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Broady, Naomi

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Some players take small steps over a long period to make an impact on the ATP Tour’s biggest stages. Stefanos Tsitsipas made one giant leap in 2018.The Greek star arrived at the Rogers Cup as the No. 27 player in the FedEx ATP Rankings. Tsitsipas had never previously competed in Toronto, but he quickly made himself at home, going on a memorable run at the ATP Masters 1000 event.“The support was amazing. I felt like I was playing in Athens. I felt like I was playing in my hometown. [There were] so many Greek fans,” Tsitsipas told ATP Uncovered presented by Peugeot. “It was just the energy I received in every single match I played there. Everyone was with me and it gave me a lot of strength. It gave me a lot of belief. It helped me do very, very well there. It was the week of my life.”Tsitsipas became the youngest player to beat four Top 10 opponents at a single tournament since the ATP Tour was established in 1990, reaching his first Masters 1000 final. Entering the week, he had only made one tour-level championship match.“I’m really hungry for more,” Tsitsipas said.In the Round of 32, Tsitsipas upset then-World No. 8 Dominic Thiem. A resurgent Novak Djokovic, then-World No. 10, was next.“I was actually not paying attention that much to if I was facing Djokovic or whoever else. I was concentrating on my game,” Tsitsipas said. “I knew that if I would start thinking too much, then it wouldn’t be good for my game, so I said, ‘Keep playing, keep doing what you’re doing, you’re doing it well.’”Tsitsipas emphatically closed out the Serbian with a forehand winner, triumphing 6-3, 6-7(5), 6-3.“That match point, I couldn’t believe it, what had just happened,” Tsitsipas said. “It was one of the best victories I'd had.”Alexander Zverev led Tsitsipas 6-3, 5-3 in the quarter-finals, but the Greek used the crowd’s energy to rally and make the semi-finals. It was an example of Tsitsipas’ fighting spirit.“I kept believing I could do it,” he said. “I came back into the match and it seemed like nothing could stop me.”That attitude remained in the semi-finals against Kevin Anderson. The South African veteran held match point in their final-set tie-break, but Tsitsipas never gave up. Instead, he became even more courageous, crushing a backhand winner to stay in the match before ousting the World No. 6 to make the championship match. Standing across the net was top seed Rafael Nadal.“I lost to Rafa in Barcelona. It is not easy to come back and play another final against Rafa,” Tsitsipas said. “I was a bit nervous, thinking too much, something I wasn’t doing before that.”Nadal served for the title at 6-2, 5-4, but Tsitsipas broke back and held a set point to force a decider. The Spaniard saved that opportunity with a drop shot that trickled over the net cord, closing out his victory 6-2, 7-6(4).Although Tsitsipas fell short of lifting the trophy, it was a confidence-building moment for the 19-year-old Greek. From there, he won the 2018 Next Gen ATP Finals, the 2019 Nitto ATP Finals and has climbed as high as World No. 5.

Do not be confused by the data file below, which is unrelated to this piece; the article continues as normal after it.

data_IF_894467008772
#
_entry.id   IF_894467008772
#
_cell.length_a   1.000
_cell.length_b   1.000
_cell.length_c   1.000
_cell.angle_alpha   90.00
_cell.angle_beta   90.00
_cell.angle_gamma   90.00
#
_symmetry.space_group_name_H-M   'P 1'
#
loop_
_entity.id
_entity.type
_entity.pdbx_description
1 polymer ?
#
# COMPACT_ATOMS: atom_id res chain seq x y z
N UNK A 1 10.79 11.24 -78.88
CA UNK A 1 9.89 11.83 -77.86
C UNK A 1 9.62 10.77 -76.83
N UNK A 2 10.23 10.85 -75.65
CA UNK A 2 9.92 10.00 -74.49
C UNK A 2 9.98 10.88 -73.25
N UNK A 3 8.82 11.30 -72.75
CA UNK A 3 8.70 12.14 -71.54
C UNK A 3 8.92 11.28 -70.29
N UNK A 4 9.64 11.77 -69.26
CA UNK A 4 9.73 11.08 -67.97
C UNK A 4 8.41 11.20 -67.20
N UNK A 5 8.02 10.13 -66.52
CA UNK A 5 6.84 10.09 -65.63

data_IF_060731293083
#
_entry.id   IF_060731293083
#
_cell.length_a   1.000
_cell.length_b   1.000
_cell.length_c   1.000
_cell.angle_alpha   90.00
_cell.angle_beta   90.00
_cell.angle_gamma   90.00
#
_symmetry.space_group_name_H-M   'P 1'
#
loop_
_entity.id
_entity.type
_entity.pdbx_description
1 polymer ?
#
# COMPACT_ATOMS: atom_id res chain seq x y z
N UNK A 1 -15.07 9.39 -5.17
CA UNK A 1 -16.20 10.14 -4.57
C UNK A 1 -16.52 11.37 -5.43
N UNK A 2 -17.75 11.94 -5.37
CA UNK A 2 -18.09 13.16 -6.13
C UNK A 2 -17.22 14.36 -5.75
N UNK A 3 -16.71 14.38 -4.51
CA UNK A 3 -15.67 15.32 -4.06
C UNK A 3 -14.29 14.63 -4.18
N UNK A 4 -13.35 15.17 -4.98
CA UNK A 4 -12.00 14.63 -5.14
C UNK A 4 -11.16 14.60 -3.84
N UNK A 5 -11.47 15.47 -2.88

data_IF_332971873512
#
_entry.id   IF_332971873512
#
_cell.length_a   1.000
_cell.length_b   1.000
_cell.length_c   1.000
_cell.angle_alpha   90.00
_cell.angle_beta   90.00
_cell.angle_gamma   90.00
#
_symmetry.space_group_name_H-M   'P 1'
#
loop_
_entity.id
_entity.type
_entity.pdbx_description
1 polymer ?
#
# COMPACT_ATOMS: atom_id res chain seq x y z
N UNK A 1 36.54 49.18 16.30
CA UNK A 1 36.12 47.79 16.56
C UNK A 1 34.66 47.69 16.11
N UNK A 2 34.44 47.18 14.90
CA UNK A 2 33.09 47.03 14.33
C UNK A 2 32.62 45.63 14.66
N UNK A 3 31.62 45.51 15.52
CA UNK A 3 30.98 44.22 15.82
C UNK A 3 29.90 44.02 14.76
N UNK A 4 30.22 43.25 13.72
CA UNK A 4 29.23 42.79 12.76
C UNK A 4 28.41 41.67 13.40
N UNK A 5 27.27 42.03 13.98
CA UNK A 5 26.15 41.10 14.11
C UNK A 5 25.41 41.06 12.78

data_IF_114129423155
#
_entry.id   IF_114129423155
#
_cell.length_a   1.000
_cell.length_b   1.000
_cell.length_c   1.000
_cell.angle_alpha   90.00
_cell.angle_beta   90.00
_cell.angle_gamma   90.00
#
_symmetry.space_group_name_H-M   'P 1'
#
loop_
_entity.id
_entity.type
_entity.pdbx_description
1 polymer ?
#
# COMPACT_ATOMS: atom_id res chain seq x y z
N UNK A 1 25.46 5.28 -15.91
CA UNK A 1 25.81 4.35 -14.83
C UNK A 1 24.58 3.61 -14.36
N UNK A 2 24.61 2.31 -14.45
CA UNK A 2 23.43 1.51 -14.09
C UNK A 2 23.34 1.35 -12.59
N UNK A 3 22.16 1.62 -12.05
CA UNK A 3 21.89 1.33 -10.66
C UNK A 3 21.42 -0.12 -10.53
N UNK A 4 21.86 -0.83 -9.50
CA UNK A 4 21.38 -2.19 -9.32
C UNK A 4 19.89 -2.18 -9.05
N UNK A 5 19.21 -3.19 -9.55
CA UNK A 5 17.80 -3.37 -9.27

Has ‘The Big Three’ already morphed back into ‘The Big Four’ and we have not yet recognised it?Novak Djokovic, Rafael Nadal and Roger Federer headline the Big Three in tennis. Andy Murray was also a part of this elite group in his prime before injuries interrupted his career. But is there is a fourth player that statistically already measures up?Yes, Dominic Thiem.An Infosys ATP Beyond The Numbers analysis of Thiem’s body of work since the start of the 2019 season identifies the Austrian is already standing shoulder-to-shoulder with Djokovic, Nadal and Federer. And, in some metrics, is already leading the quartet.Since the beginning of 2019, Thiem has more ATP Head2Head wins in this grouping of four players than any other.2019-2020 ATP Head2Head1.Thiem = 7 wins / 3 losses2.Djokovic = 6 wins / 4 losses3.Nadal = 3 wins / 5 losses4.Federer = 2 wins / 6 losses2019-2020 Thiem vs. Big ThreeThiem vs. Federer = 3 wins / 0 lossesThiem vs. Nadal = 2 wins / 1 lossThiem vs. Djokovic = 2 wins / 2 lossesTotal = 7 wins / 3 lossesWith two ATP Tour Masters 1000 series events looming (Cincinnati and Rome) as well as the US Open and Roland Garros, Thiem has all the tools to take titles in any of those events. To better understand Thiem’s strengths, you need to look no further than three recent victories over Djokovic, Federer and Nadal.2019 Nitto ATP Finals, Round Robin: Thiem d. Djokovic 67(5) 63 76(5)Thiem throttled Djokovic with a forehand barrage from start to finish. Thiem average hitting forehands at a break-neck 83mph, which was much faster than Djokovic’s average of 73mph. In the third set, Thiem upped the ante to 85mph while Djokovic dropped down slightly to average 72mph on his forehand wing. Thiem hit Djokovic off the court. That looks good on the resume of anyone wanting to expand the Big Three to the Big Four. Thiem said post-match that it was maybe the best match he has ever played. Thiem not only crushed forehands, but he did so from a vastly superior court position. Thiem hit 30 per cent of his forehands from inside the baseline, while Djokovic managed just 16 per cent. Thiem is widely renowned for playing deep in the court on clay, but he perfectly adjusted his court position to the indoor hard court at the O2 arena. Thiem only hit 22 per cent of forehands from further than two metres behind the baseline, while Djokovic was double that at 44 per cent. The following two Hawk-Eye pictures clearly illustrate Thiem’s superior court position when hitting forehands.2019 Madrid, Quarter-final: Thiem d. Federer 36 76(11) 64Thiem saved two match points at 7/8 and 9/10 in the second set tie-break and broke Federer twice in the third set, while also being broken once. In the opening set, Thiem’s second serve return speed was 70 mph. That jumped to 75 mph in the second set and a scorching 82 mph in the third set. Federer, by comparison, only averaged 69 mph returning second serves in the third set. Federer didn’t lose a second serve point in the first set, but only won 30 per cent in the third set. Thiem took a while to wind up, but ended up blowing right by Federer at the finish line by really attacking the second serve.2020 Australian Open, Quarter-final: Thiem d. Nadal 76(3) 76(4) 46 76(6)Thiem went toe-to-toe with Nadal from the back of the court and beat him at his own game. Baseline Points WonThiem = 50% (85/170)Nadal = 43% (73/169)The average rally length was 4.2 shots, and there were 36 lactic-acid-inducing rallies of nine shots or longer. Thiem remarkably won double the amount of points as Nadal in this metric, winning 24 to 12.Thiem was also far superior at net, winning 76 per cent (25/33) to Nadal’s 62 per cent (21/34).Thiem is beating the Big Three at their own game. He is currently No. 3 in the FedEx ATP Rankings. He has the power, consistency, and mental fortitude to take the final two steps when tennis finally resumes.- Hawk-Eye graphics courtesy ATP Media